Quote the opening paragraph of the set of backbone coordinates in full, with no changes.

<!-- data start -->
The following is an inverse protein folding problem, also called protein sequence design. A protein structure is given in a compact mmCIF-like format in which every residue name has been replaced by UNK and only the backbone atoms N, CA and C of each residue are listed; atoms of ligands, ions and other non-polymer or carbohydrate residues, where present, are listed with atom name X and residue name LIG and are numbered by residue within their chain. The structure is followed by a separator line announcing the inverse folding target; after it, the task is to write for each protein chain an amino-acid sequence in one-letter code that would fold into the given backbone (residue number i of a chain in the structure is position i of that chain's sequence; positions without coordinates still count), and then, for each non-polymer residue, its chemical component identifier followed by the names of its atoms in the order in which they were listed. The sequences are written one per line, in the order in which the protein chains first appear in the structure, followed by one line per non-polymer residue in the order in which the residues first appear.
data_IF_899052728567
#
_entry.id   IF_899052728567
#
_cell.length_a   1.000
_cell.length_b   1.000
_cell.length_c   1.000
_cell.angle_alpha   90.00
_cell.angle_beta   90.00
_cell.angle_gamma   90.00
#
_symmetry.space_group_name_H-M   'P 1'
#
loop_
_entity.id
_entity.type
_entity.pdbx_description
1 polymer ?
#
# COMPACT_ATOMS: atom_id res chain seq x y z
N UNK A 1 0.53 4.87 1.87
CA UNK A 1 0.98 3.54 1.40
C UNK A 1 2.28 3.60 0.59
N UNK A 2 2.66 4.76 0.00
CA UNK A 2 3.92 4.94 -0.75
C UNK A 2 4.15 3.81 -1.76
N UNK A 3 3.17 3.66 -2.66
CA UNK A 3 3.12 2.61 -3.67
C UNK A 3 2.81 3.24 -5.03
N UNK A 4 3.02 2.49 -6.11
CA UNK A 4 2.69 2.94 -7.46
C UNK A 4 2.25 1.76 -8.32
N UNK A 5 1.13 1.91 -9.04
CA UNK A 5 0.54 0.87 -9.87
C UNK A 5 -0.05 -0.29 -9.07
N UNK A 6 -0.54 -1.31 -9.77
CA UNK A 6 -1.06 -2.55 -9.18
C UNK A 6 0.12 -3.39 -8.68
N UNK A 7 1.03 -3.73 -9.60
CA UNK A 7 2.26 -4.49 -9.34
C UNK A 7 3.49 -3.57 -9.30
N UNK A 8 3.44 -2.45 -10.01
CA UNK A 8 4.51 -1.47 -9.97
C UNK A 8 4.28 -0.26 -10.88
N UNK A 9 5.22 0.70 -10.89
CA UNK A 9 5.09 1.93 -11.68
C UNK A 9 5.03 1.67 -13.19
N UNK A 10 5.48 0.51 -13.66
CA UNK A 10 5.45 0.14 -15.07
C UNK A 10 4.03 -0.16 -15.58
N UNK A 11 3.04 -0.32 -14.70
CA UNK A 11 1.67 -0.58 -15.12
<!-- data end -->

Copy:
The following is an inverse protein folding problem, also called protein sequence design. A protein structure is given in a compact mmCIF-like format in which every residue name has been replaced by UNK and only the backbone atoms N, CA and C of each residue are listed; atoms of ligands, ions and other non-polymer or carbohydrate residues, where present, are listed with atom name X and residue name LIG and are numbered by residue within their chain. The structure is followed by a separator line announcing the inverse folding target; after it, the task is to write for each protein chain an amino-acid sequence in one-letter code that would fold into the given backbone (residue number i of a chain in the structure is position i of that chain's sequence; positions without coordinates still count), and then, for each non-polymer residue, its chemical component identifier followed by the names of its atoms in the order in which they were listed. The sequences are written one per line, in the order in which the protein chains first appear in the structure, followed by one line per non-polymer residue in the order in which the residues first appear.